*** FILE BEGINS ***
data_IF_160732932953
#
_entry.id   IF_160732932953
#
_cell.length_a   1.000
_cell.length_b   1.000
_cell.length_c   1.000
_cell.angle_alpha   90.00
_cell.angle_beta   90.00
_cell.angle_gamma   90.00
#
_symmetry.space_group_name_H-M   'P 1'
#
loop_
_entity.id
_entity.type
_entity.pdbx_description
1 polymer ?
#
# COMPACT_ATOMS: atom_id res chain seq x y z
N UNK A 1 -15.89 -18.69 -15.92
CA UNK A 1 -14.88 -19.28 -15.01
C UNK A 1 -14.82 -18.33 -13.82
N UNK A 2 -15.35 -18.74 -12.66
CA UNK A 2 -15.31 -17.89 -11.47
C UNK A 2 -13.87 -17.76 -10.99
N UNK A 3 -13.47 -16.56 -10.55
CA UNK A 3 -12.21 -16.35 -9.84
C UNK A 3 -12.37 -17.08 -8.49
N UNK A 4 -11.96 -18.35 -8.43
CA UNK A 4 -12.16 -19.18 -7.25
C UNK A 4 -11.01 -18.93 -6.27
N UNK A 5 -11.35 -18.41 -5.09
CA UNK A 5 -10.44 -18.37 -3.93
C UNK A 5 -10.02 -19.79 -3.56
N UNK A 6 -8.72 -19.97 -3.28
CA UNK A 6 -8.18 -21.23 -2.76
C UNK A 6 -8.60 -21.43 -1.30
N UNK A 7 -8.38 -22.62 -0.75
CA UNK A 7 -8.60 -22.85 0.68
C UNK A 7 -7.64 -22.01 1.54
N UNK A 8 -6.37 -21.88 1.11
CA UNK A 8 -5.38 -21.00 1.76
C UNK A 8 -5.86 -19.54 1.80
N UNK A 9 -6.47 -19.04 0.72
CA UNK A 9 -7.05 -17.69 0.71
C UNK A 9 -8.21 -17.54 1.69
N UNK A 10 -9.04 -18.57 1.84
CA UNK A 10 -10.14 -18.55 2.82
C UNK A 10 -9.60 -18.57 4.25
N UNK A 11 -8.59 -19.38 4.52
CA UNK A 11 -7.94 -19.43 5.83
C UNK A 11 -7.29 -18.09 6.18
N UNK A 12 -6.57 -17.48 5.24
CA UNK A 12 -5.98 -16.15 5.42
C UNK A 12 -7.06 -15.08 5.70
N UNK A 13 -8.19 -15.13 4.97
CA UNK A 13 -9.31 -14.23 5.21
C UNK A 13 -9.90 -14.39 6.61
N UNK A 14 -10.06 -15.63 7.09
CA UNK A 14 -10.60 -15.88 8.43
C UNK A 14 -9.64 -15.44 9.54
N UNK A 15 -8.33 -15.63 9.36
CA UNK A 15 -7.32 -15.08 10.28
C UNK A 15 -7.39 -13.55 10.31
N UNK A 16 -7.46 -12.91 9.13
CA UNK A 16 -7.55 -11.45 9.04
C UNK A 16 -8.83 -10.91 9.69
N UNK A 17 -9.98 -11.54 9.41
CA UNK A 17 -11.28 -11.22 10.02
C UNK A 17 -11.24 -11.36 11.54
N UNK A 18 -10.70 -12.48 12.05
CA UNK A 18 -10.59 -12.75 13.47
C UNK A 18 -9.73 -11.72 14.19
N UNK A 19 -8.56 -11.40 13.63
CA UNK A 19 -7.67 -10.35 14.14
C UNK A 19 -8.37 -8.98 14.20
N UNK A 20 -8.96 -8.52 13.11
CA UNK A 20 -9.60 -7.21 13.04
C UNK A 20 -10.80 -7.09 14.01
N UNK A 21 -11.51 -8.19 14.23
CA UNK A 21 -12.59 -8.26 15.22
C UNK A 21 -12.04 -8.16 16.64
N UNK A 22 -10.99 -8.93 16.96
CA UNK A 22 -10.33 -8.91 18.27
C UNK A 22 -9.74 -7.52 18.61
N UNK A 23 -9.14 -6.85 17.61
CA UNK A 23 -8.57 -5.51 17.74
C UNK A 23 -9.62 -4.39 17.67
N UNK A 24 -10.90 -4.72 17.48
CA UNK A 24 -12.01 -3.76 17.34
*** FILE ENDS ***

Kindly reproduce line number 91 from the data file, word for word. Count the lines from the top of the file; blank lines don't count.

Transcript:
CA UNK A 24 -12.01 -3.76 17.34